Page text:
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The Progress Curve

Studying the actual progress curve against the early and late date curves in SmartPM is essential for effective project management. It empowers users to make informed decisions, proactively address issues, optimize resource utilization, and ensure successful project delivery.

In project management, both early date curve and late date curve are terms associated with project scheduling and represent different perspectives on project timelines. Let's define each:

  1. Early Date Planned Curve:

    The early date planned curve, often referred to as the early start/finish curve, is a graphical representation of the analysis's baseline schedule based on the earliest possible start and finish times for each task. It is derived from the forward pass calculation in the Critical Path Method (CPM). The forward pass calculates the earliest start and finish times for each activity in a project, considering dependencies and constraints.

    The early date curve represents the project timeline assuming that all tasks start as early as possible and progress as efficiently as planned. It helps project managers and teams understand the earliest completion date for the entire project and identifies the critical path, which is the sequence of tasks that determines the overall project duration.

  2. Late Date Planned Curve:

    The late date planned curve, also known as the late start/finish curve, is a graphical representation of the analysis's baseline schedule based on the latest possible start and finish times for each task. It is derived from the backward pass calculation in the Critical Path Method. The backward pass calculates the latest start and finish times for each activity, taking into account project constraints and the desired project completion date.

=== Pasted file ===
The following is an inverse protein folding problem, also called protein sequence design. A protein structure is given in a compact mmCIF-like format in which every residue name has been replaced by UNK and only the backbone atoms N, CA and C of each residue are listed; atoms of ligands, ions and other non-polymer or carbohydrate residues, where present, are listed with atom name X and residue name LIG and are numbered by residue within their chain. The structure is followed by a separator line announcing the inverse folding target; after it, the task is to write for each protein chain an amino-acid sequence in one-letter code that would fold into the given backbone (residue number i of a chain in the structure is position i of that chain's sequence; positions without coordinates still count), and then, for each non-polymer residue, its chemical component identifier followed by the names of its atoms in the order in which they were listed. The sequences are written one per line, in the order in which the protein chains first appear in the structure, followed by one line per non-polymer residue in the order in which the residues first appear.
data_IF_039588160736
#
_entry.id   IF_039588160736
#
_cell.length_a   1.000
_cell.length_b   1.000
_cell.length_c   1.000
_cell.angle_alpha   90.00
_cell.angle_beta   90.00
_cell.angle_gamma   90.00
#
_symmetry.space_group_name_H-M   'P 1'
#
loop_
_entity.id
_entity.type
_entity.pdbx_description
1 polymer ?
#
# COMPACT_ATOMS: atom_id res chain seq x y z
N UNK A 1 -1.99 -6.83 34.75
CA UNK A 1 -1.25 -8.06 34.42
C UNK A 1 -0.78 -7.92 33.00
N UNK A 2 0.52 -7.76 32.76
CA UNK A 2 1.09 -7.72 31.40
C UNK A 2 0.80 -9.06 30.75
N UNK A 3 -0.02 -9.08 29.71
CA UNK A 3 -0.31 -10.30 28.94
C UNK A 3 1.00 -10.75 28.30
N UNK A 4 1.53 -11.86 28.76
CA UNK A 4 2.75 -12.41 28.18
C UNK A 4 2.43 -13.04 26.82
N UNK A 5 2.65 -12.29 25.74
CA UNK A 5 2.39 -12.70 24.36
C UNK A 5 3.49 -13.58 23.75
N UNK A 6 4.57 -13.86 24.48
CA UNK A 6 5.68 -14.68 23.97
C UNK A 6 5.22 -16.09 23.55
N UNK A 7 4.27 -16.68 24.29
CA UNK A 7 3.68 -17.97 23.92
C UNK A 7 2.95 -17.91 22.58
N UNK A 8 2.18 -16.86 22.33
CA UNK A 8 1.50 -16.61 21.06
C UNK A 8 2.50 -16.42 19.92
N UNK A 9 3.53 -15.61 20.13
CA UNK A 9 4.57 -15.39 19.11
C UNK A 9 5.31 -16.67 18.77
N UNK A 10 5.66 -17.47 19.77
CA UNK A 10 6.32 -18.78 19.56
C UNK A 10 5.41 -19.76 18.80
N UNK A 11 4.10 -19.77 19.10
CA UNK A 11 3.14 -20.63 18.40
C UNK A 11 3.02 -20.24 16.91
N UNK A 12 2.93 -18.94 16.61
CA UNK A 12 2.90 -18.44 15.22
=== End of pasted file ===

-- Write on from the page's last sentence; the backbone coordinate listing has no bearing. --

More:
The late date curve represents the project timeline under the assumption that tasks start as late as possible without delaying the project's overall completion. It helps in identifying the tasks that have float or slack, meaning they can be delayed without affecting the project's critical path or final delivery date.

  3. Actual Curve:

    The actual curve represents the real progress of tasks and activities in an analysis over time. It is a graphical representation of the actual start and finish times of tasks as they occur during the execution of the project. This curve is often compared to the planned schedules, such as the early date curve and the late date curve, to assess how well the project is adhering to its original timeline.

  4. Scheduled Completion Curve:

    The scheduled completion curve is a graphical representation of the analysis's current, most recent schedule based on the earliest possible start and finish times for each task. It is derived from the forward pass calculation in the Critical Path Method (CPM). The forward pass calculates the earliest start and finish times for each activity in a project, considering dependencies and constraints.

    The scheduled completion represents the most current analysis timeline assuming that all tasks start as early as possible and progress as efficiently as planned. It helps project managers and teams understand the earliest completion date for the entire project and identifies the critical path, which is the sequence of tasks that determines the overall project duration.